The naturalistic theory is therefore total nonsense, as far as I am concerned. It doesn't matter how much time and resources you factor in; the improbability of order always increases within a closed system subject to entropy. Therefore 'order' cannot be the result of nature left to itself.

    You can accuse me of nerdery as much as you like. I prefer the facts.

  • Comment number 90.

    LSV,

    First you raised the issue of naturalistic methodology.

    Then you brought up probability.

    Now you're moving onto the laws of thermodynamics.

    Are you going through the checklist of 'thoroughly refuted creationist claims'?

    But hey...

    1. The second law of thermodynamics applies universally, but, as everyone can see, that does not mean that everything everywhere is always breaking down. The second law allows local decreases in entropy offset by increases elsewhere. The second law does not say that order from disorder is impossible; in fact, as anyone can see, order from disorder happens all the time.

    2. The maximum entropy of a closed system of fixed volume is constant, but because the universe is expanding, its maximum entropy is ever increasing, giving ever more room for order to form.

    3. Disorder and entropy are not the same. The second law of thermodynamics deals with entropy. There are no laws about things tending to "break down."

  • Comment number 91.

    @LSV

    As in so many things, you miss the mark on the (very minor) nerdery point.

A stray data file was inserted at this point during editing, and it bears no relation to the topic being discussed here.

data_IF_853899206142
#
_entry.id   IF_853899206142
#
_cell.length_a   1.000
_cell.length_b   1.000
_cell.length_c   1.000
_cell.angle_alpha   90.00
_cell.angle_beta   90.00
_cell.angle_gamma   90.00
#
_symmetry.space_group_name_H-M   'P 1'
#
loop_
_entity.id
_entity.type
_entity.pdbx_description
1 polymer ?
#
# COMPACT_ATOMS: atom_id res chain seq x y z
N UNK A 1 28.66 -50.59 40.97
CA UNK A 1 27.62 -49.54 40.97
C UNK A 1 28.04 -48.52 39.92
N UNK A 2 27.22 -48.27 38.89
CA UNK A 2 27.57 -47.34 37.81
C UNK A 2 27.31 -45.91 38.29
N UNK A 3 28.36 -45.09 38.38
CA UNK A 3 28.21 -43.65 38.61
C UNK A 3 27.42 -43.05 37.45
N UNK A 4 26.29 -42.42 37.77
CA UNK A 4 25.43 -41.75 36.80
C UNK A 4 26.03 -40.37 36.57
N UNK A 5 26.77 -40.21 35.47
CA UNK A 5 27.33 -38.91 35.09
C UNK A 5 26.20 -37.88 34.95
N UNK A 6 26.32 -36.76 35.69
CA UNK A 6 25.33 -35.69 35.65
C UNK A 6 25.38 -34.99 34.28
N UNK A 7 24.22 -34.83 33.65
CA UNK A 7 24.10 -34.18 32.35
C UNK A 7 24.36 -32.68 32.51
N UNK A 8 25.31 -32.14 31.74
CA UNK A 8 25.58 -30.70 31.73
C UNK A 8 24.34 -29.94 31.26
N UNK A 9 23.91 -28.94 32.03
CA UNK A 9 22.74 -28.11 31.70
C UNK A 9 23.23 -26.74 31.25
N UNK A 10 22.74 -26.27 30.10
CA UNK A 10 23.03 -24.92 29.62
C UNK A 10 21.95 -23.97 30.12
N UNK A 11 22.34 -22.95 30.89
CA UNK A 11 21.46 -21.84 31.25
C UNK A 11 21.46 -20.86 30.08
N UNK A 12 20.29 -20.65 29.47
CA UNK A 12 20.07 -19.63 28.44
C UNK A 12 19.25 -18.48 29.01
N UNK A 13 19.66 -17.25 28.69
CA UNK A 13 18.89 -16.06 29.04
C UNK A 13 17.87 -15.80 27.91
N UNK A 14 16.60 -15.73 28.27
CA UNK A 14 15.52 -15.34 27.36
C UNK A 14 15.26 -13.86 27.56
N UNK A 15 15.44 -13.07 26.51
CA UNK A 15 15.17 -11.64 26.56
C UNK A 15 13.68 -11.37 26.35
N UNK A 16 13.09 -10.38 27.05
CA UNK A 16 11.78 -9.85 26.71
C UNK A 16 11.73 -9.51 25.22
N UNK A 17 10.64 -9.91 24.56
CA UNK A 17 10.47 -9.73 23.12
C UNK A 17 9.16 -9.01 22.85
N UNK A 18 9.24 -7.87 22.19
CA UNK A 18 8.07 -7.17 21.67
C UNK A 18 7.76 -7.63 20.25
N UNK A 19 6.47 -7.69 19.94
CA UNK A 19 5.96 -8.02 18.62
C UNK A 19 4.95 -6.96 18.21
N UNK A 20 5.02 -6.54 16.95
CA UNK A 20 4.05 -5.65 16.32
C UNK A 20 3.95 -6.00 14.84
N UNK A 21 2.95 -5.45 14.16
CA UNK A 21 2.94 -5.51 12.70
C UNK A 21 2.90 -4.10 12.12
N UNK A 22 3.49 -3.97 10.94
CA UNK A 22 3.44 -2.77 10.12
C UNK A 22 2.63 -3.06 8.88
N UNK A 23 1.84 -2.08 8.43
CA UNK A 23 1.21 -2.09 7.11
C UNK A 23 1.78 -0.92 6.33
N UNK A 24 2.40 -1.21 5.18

It was a reference to Theophane on a previous thread who dismissed the difference between one step change and cumulative selection as "advanced nerdery." I'm sorry, you don't qualify a a nerd. Nerds know what they are talking about.

    As for the rest, what are these adverse factors that have to be factored in? The ones you quoted before hardly require the services of a preserver paid by the nanosecond. And what's all this about a universe knowing not to reverse chemical reactions? The universe observes certain laws, some of which have been worked out by the study of chemistry, biochemistry and the rest. Now, many people, including some scientists, think that these laws were, if not the work of a divine being, at least guarantee conscious life. Others, like deists, think the universe with all its laws, was created and then left alone. These beliefs, along with others, including naturalists, are consistent with everything science has observed so far. Your belief that there is an all powerful sky daddy that protects us from harm is also consistent, but not needed. And pulling figures out of your fundament to plug into useless probabilty guesses aren't required either. What is the point in trying to argue anything in terms of laws if your basic thesis is that your sky daddy defies them?

    And the closed system/entropy thing. The earth has a thermonuclear reactor kicking out energy like there's no tomorrow only 93 million miles away. That helps.